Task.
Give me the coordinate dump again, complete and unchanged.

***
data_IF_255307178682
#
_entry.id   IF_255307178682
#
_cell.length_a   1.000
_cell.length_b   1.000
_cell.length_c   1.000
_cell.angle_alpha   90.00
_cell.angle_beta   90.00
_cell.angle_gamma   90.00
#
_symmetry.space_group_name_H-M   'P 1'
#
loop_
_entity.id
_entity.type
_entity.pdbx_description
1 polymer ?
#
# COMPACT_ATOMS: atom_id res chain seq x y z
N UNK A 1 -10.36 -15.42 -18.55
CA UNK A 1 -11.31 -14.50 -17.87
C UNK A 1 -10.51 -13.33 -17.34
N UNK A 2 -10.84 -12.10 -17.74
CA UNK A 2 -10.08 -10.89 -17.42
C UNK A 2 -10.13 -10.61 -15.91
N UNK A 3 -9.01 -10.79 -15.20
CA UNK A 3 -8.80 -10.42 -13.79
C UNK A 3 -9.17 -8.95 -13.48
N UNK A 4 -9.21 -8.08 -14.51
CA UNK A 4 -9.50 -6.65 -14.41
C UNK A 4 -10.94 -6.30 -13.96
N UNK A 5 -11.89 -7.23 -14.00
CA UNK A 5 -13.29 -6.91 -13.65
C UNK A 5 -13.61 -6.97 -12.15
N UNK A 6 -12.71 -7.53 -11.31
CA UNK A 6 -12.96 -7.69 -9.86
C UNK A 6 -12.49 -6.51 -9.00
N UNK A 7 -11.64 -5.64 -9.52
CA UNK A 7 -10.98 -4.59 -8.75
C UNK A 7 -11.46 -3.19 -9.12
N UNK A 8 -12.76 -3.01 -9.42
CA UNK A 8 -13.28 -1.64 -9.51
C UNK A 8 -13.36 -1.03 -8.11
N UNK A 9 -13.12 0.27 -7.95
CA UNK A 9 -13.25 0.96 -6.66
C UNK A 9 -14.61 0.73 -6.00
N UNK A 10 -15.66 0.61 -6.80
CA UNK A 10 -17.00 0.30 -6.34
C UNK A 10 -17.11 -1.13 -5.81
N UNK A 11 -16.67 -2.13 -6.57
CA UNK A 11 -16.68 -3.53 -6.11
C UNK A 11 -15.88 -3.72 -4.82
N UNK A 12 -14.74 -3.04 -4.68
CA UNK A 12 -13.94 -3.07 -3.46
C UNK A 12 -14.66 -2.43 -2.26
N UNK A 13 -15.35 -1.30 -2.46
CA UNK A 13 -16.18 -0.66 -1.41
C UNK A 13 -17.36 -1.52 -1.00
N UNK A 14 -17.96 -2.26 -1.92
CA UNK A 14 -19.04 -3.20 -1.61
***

data_IF_255307178682
#
_entry.id   IF_255307178682
#
_cell.length_a   1.000
_cell.length_b   1.000
_cell.length_c   1.000
_cell.angle_alpha   90.00
_cell.angle_beta   90.00
_cell.angle_gamma   90.00
#
_symmetry.space_group_name_H-M   'P 1'
#
loop_
_entity.id
_entity.type
_entity.pdbx_description
1 polymer ?
#
# COMPACT_ATOMS: atom_id res chain seq x y z
N UNK A 1 -10.36 -15.42 -18.55
CA UNK A 1 -11.31 -14.50 -17.87
C UNK A 1 -10.51 -13.33 -17.34
N UNK A 2 -10.84 -12.10 -17.74
CA UNK A 2 -10.08 -10.89 -17.42
C UNK A 2 -10.13 -10.61 -15.91
N UNK A 3 -9.01 -10.79 -15.20
CA UNK A 3 -8.80 -10.42 -13.79
C UNK A 3 -9.17 -8.95 -13.48
N UNK A 4 -9.21 -8.08 -14.51
CA UNK A 4 -9.50 -6.65 -14.41
C UNK A 4 -10.94 -6.30 -13.96
N UNK A 5 -11.89 -7.23 -14.00
CA UNK A 5 -13.29 -6.91 -13.65
C UNK A 5 -13.61 -6.97 -12.15
N UNK A 6 -12.71 -7.53 -11.31
CA UNK A 6 -12.96 -7.69 -9.86
C UNK A 6 -12.49 -6.51 -9.00
N UNK A 7 -11.64 -5.64 -9.52
CA UNK A 7 -10.98 -4.59 -8.75
C UNK A 7 -11.46 -3.19 -9.12
N UNK A 8 -12.76 -3.01 -9.42
CA UNK A 8 -13.28 -1.64 -9.51
C UNK A 8 -13.36 -1.03 -8.11
N UNK A 9 -13.12 0.27 -7.95
CA UNK A 9 -13.25 0.96 -6.66
C UNK A 9 -14.61 0.73 -6.00
N UNK A 10 -15.66 0.61 -6.80
CA UNK A 10 -17.00 0.30 -6.34
C UNK A 10 -17.11 -1.13 -5.81
N UNK A 11 -16.67 -2.13 -6.57
CA UNK A 11 -16.68 -3.53 -6.11
C UNK A 11 -15.88 -3.72 -4.82
N UNK A 12 -14.74 -3.04 -4.68
CA UNK A 12 -13.94 -3.07 -3.46
C UNK A 12 -14.66 -2.43 -2.26
N UNK A 13 -15.35 -1.30 -2.46
CA UNK A 13 -16.18 -0.66 -1.41
C UNK A 13 -17.36 -1.52 -1.00
N UNK A 14 -17.96 -2.26 -1.92
CA UNK A 14 -19.04 -3.20 -1.61